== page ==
Furthermore, as things continue to evolve, print-on-demand suddenly is no longer prohibitively expensive, and in fact is at a point where it can compete with traditional print runs.

Suddenly there are all of these avenues, and just about anyone can get published with little or no up-front cost!

Does This Mean Lower-Quality?

I want to state something important before I continue: I am neither bashing nor supporting either method (traditional or self-publishing) above the other.  In fact, even being a self-published author, it is still my dream to get picked up by an agency and publishing house.

Having said that, I’ve been scoffed at by some traditionally published authors in the past.  They think of self-publishing as an evil, and the most common reason behind it: “Anyone can get published without even trying, so a lot of garbage makes it onto the bookshelves.”

I respectfully disagree, this is something that hasn’t changed.  Before the internet, eBooks, and Print-on-Demand, there were a lot of good books that were published, true…but there were also plenty of bad.  No, I’m not going to cite examples, but I’m willing to bet you can think of a few on your own.

Despite the risk publishers took doing print runs, and therefore despite how careful they were in who they published and the content of their publications, not everyone in the world agrees on what is a quality piece of work.  And many trade publishers followed the market.  One of the articles I found while researching this topic said it right: a lot of bad books were published for this reason, and a lot of quality books were overlooked for any number of reasons, such as not being right for the market at the time.

So now that it is easier than ever to self-publish, what does that mean?  It just means more of both – the good and the bad.  Lots more.

Market Saturation?

So is this bad, then?  Does this market saturation mean readers are more picky, because there’s too much, and therefore it is harder for all writers to live off of writing?

Strangely enough, it seems like the answer is no.  I’m not an expert, but I have a lot of theories as to why things are better than ever, rather than worse, and the biggest one is: audience.

If you get published by a trade publisher, your book goes out to stores.  Depending on how much your publisher likes your work, it may just be your local market, or it might be out to a handful of countries, depending on what international deals they have setup.

But now?  Well, I’ve had people from all over the world read my books!  I only know this because of how Kindle Direct Publishing tracks sales and royalty currencies.  I’ve seen Canadians, Australians, Brits, and a few others buy my eBooks and even some print copies.

Suddenly it’s not just specific locations.  It’s whoever has an internet connection and the means to the right kind of currency.  Suddenly there are billions of potential readers rather than millions.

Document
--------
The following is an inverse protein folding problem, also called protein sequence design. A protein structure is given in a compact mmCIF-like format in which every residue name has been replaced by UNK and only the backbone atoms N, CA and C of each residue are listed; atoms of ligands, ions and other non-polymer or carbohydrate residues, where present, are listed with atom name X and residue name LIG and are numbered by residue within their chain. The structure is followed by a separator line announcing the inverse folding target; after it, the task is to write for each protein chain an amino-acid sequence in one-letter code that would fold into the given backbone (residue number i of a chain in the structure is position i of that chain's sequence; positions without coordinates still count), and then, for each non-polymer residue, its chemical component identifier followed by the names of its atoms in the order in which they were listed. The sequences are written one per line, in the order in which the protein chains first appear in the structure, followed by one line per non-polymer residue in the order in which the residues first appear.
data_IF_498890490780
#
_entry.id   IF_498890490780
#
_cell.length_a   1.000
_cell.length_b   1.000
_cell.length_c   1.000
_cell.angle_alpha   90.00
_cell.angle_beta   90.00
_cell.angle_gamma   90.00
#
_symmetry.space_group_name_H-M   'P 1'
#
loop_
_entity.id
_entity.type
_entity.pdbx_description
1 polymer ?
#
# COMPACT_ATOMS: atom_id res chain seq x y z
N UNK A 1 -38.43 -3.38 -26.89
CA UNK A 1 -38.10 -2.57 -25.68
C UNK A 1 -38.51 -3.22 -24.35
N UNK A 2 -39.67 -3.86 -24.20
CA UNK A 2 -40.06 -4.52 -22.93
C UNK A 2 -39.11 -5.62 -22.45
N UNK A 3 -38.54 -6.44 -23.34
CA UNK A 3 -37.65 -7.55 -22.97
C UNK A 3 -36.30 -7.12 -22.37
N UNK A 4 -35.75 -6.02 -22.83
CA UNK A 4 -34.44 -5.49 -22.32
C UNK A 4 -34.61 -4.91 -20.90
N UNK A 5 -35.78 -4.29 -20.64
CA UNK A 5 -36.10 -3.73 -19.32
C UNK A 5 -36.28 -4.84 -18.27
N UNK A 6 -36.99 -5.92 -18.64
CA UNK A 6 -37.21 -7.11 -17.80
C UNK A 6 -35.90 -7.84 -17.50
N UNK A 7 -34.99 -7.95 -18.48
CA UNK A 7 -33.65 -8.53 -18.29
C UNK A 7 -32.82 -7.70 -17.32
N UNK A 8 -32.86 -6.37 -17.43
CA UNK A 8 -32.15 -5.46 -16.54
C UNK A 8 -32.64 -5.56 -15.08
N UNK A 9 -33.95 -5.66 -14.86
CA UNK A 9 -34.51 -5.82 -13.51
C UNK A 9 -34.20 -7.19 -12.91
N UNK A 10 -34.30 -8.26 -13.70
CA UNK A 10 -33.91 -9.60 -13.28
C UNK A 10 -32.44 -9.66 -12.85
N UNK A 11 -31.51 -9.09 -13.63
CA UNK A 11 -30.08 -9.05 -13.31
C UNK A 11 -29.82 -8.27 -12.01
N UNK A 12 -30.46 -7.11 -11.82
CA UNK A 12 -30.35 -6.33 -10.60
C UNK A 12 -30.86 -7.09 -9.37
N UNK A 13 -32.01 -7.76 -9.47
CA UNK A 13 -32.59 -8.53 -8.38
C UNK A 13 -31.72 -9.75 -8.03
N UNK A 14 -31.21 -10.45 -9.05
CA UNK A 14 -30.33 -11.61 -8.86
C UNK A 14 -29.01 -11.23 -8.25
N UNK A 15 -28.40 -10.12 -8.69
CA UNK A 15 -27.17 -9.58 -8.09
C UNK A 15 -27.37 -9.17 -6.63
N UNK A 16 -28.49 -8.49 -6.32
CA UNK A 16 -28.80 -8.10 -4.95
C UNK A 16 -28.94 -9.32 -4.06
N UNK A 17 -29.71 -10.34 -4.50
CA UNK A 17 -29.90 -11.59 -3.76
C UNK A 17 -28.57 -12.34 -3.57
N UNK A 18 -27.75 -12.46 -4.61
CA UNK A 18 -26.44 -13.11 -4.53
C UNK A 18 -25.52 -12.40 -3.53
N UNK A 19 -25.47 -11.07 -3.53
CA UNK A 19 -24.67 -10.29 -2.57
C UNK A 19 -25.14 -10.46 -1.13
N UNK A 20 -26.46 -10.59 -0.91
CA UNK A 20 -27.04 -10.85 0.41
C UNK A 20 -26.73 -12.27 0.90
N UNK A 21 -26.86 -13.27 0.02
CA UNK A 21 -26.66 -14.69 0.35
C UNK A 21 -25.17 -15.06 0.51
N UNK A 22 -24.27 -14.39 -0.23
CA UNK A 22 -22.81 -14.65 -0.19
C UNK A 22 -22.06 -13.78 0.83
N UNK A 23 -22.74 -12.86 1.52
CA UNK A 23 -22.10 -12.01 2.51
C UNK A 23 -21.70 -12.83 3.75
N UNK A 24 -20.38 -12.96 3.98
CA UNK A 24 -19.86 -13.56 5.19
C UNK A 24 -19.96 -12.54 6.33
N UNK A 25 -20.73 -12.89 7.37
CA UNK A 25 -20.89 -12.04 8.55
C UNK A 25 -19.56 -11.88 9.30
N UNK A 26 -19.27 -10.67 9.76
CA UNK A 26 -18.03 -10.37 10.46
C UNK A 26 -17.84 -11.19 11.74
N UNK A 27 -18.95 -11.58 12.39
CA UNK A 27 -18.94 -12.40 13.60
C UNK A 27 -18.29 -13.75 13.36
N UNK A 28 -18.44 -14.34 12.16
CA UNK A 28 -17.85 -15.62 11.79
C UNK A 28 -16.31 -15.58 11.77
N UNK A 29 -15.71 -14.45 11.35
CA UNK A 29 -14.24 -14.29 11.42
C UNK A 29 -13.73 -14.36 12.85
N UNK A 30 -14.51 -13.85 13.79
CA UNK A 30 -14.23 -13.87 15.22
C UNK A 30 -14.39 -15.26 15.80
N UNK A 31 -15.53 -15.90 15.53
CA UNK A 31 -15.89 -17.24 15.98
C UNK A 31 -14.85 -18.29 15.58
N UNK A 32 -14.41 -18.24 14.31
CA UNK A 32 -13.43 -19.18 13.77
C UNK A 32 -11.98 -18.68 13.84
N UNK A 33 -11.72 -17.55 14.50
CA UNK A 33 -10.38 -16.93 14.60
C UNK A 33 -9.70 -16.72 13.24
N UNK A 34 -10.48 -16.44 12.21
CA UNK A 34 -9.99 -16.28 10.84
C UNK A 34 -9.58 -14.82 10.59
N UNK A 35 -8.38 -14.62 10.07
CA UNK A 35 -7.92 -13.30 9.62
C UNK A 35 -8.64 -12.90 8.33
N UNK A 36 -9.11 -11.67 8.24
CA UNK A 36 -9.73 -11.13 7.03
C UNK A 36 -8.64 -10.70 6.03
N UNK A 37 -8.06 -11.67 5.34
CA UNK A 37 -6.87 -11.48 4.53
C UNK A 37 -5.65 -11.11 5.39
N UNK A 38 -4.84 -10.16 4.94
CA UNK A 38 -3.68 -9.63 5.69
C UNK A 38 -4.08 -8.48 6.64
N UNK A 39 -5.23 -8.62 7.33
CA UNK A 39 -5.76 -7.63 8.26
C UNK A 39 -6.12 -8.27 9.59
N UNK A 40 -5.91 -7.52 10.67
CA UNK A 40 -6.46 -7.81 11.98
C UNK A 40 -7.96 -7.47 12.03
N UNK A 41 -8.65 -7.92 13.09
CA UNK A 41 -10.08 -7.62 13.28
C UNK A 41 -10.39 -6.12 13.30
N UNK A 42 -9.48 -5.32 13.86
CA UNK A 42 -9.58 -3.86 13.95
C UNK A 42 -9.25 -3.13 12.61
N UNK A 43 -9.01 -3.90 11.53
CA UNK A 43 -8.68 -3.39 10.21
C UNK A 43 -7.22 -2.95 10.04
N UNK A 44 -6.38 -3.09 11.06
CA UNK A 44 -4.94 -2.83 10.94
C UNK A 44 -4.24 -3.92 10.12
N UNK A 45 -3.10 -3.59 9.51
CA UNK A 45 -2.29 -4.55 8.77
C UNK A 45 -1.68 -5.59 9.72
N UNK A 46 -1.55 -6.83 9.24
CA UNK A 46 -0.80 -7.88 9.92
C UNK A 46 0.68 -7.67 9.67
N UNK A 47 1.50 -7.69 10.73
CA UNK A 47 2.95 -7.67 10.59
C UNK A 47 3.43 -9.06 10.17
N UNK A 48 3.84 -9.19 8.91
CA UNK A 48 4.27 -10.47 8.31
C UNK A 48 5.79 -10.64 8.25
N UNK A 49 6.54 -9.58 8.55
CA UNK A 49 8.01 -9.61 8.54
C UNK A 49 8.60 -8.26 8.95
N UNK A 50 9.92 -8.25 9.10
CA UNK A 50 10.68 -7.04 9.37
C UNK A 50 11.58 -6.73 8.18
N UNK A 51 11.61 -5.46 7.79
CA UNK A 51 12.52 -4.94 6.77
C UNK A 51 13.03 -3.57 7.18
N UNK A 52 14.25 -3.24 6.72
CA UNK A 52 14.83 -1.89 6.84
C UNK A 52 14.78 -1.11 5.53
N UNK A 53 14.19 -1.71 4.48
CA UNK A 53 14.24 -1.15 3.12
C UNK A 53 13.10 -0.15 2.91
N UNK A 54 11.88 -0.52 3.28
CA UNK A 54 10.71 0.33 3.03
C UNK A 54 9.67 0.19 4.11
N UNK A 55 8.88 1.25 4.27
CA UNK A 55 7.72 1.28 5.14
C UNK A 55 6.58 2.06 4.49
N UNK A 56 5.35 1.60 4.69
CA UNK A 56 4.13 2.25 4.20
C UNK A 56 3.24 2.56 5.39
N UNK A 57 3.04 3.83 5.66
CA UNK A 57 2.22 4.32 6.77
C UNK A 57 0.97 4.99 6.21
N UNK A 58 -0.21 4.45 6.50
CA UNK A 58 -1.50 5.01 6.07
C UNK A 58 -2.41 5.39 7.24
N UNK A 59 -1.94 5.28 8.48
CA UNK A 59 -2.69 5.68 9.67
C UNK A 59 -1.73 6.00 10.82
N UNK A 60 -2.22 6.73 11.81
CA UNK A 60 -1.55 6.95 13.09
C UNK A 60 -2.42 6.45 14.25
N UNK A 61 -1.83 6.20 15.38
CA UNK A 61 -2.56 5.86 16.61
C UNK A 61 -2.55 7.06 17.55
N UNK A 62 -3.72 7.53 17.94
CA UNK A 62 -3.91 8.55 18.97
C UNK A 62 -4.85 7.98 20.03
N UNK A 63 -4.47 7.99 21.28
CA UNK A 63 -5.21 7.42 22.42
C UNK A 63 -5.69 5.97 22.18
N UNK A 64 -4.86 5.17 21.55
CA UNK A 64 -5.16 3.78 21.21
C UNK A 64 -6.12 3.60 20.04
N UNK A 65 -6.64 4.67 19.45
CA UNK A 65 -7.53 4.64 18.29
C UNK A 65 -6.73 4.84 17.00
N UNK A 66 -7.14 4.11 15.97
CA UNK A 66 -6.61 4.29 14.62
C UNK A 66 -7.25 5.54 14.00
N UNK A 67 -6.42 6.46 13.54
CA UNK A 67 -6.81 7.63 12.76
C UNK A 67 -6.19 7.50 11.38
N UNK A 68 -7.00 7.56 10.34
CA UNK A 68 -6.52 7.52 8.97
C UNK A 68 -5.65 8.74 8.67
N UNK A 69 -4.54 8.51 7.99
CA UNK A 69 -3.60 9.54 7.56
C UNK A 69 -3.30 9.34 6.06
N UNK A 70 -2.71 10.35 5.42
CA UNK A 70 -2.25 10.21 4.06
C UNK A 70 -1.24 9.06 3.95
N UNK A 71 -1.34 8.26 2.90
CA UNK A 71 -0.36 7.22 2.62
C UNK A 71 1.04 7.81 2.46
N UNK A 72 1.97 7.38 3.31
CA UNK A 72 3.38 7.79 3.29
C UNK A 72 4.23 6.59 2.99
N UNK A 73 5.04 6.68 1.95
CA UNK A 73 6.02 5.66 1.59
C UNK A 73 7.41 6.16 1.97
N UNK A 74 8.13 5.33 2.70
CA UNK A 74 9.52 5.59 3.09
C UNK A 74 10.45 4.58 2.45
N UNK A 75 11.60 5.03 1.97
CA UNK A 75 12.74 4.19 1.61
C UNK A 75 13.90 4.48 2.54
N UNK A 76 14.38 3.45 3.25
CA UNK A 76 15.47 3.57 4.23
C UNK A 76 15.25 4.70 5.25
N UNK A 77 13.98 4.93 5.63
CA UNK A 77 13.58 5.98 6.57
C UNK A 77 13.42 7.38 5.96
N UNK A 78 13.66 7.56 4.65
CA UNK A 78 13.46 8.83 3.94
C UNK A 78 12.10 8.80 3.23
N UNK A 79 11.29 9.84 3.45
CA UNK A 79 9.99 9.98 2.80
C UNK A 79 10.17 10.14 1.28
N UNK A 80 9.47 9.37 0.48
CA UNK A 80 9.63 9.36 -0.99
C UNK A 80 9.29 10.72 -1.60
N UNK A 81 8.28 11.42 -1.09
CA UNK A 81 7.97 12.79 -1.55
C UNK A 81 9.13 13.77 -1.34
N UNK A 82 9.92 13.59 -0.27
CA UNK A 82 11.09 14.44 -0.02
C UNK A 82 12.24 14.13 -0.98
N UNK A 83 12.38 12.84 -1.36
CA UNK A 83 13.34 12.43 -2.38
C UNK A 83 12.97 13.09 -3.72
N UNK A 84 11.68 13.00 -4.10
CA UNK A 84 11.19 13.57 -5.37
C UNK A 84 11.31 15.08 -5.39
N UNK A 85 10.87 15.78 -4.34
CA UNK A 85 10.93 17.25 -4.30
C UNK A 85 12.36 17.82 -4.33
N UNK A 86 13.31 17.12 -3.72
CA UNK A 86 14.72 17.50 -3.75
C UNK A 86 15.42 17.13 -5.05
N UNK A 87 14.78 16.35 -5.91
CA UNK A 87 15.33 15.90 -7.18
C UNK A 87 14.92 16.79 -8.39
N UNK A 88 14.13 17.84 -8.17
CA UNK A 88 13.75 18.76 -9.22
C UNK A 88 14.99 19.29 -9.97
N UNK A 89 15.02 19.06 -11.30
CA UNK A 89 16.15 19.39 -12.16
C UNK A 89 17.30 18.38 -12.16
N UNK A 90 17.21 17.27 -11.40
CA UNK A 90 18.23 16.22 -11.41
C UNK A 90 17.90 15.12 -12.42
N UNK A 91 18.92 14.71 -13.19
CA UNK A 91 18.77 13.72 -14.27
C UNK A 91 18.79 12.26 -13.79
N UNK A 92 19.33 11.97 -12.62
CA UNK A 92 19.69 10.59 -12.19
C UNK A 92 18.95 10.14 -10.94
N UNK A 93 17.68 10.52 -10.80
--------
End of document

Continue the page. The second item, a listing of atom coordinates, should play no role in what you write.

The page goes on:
On top of that, people who are voracious readers don’t have to worry about physical books taking up space or waiting for them to be delivered.  Most people I’ve talked to outside of friends and family have read my first book in a single sitting.

Voracious readers are, if you’ll pardon the pun, eating up the increased volume of works to be read!

The Bottom Line?

The bottom line is that it is possible to make a living off of writing, more than ever!  However…that does not change the fact that it requires hard work.  A LOT of hard work.  You don’t have to have that one best-seller anymore like you used to, but from what I’m reading, those who DO live off of it, write a great volume of stories.

And that is no guarantee, either.  That’s an important thing to remember about writing: it doesn’t matter how good you are, you are not guaranteed to succeed.  In fact, Picard once said it perfectly in Star Trek The Next Generation:

Image source – fanpop.com

“It is possible to commit no mistakes and still lose.  That is not a weakness, that is life!”

So what should you do?

It all boils down to one thing: do you love to write?  Is it your passion?  Your calling?

If you can answer yes to that, then my advice is the same advice I’m giving myself: don’t give up.  Don’t stop.  Keep going.  Never stop.

Believe.

Who Do You Write Like?

Hi everyone!

Who are some of your favorite writers?  Can you point to why they are your favorite?  There’s probably a lot of reasons, anywhere from the stories they write, the characters they create, and so on.

One thing to consider, however, is how they tell their stories.  I love JK Rowling’s writing style, especially watching it evolve over the course of the Harry Potter novels.  I also really enjoyed Michael Stackpole’s writing style.

I know I’ve touched on this more than once in the past, and every writer has a distinct voice of their own…

…Right?

I mean, that’s what I’ve always thought: we all have our own writing styles that are unique to us.  However, according to an interesting website that analyzes text to compare it to ‘famous’ writers…my writing style seems to change over time.

My fiancee first mentioned it, that she once found a website that compared her writing to another author’s.  We searched and found it, and started putting excerpts from our stories into it…and were a bit surprised by the results.

The “King” of Horror

Her results were relatively consistent, and for someone who has never read Stephen King, according to https://iwl.me, she writes an awful lot like him.  Very consistently.

Myself, however…